Choose a time of day to do your exercises e.g. pre-breakfast, 6.30pm circuit session (via zoom), 15 min run before dinner. You can choose a specific place such as home, park, gym for your new behaviour, however you have to remember consistency is key. Don’t pick a context that will result in long periods of absence or are uncontrollable by you.
Be Consistent (Automaticity development)
The more days performing your new behaviour in concession the better. Yes, you could miss the odd day here and there but make sure you get back to it. Keep Going!
Track the days. Track the sessions. Track your progress. One of the most rewarding moments is seeing where you have come from not where you’re going. Enjoy the journey.
Choose a behaviour that you enjoy. Try something new. Just enjoy making a positive change to your life. Just remember, it’s a process- it won’t happen overnight. Trust in the process. It will work.
It has to be something personal. It has to be your goal. Your new habit that will make you feel better.
Now go and make that habit work for you.
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Carden, L. and Wood, W., 2018. Habit formation and change. Current Opinion in Behavioral Sciences, 20, pp.117-122.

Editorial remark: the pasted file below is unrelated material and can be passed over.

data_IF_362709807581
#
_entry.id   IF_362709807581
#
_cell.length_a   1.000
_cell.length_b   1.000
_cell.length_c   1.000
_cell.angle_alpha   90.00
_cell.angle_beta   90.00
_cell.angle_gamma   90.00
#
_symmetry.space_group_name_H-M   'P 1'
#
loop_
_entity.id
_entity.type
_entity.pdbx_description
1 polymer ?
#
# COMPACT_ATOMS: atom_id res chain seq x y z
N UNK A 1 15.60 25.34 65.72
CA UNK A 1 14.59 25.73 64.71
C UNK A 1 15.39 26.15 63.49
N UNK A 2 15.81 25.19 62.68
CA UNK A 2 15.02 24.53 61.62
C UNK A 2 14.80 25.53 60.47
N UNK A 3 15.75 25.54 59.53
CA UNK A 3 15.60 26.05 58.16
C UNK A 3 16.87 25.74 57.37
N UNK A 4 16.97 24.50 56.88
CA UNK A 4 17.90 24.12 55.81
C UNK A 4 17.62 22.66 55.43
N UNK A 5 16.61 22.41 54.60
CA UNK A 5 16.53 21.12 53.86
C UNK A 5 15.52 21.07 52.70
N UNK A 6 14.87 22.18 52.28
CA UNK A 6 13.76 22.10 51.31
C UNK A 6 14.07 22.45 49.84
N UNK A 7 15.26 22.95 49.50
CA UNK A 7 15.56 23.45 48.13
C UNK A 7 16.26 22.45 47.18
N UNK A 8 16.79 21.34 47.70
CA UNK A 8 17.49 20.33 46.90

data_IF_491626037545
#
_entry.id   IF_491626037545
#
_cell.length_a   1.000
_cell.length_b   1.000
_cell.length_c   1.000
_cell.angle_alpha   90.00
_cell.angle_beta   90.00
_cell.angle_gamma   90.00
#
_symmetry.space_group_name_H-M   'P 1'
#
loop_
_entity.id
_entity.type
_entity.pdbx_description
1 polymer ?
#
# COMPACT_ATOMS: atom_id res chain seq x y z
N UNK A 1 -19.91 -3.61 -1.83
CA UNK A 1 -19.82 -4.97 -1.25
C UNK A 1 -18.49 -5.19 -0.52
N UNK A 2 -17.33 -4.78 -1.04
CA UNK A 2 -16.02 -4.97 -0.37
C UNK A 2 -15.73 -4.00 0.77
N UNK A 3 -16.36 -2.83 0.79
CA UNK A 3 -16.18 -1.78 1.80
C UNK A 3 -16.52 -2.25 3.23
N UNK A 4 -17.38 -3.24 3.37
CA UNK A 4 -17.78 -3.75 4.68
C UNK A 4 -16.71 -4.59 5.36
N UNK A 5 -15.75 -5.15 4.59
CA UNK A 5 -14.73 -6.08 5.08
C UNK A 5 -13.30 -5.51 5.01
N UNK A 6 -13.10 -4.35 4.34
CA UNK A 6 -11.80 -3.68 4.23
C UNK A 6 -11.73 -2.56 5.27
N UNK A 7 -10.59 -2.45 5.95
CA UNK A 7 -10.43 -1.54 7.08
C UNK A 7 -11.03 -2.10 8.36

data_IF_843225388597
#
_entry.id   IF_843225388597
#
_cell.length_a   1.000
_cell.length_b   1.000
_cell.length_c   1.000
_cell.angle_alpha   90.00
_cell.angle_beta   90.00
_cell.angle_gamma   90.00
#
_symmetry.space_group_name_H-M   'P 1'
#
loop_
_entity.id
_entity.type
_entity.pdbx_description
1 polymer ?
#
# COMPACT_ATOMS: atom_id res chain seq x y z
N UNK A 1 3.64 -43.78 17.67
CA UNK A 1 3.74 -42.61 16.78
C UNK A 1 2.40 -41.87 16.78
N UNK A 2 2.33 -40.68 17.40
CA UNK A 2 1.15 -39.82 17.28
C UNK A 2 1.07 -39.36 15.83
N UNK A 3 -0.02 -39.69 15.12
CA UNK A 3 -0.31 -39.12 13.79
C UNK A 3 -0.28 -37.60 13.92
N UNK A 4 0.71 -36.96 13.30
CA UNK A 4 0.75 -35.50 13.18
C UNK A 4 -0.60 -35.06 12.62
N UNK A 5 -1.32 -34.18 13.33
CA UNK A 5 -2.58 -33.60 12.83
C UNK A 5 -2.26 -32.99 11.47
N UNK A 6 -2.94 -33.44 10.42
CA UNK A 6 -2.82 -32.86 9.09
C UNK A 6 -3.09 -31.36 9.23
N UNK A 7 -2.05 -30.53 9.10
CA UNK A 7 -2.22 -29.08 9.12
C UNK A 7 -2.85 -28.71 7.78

Cleo, G., Hersch, J. and Thomas, R., 2018. Participant experiences of two successful habit-based weight-loss interventions in Australia: a qualitative study. BMJ Open, 8(5), p.e020146.
Gardner, B., Lally, P. and Wardle, J., 2012. Making health habitual: the psychology of ‘habit-formation’ and general practice. British Journal of General Practice, 62(605), pp.664-666.
Keller, J., Kwasnicka, D., Klaiber, P., Sichert, L., Lally, P. and Fleig, L., 2021. Habit formation following routine‐based versus time‐based cue planning: A randomized controlled trial. British Journal of Health Psychology,.
Lally, P., van Jaarsveld, C., Potts, H. and Wardle, J., 2010. How are habits formed: Modelling habit formation in the real world. European Journal of Social Psychology, 40(6), pp.998-1009.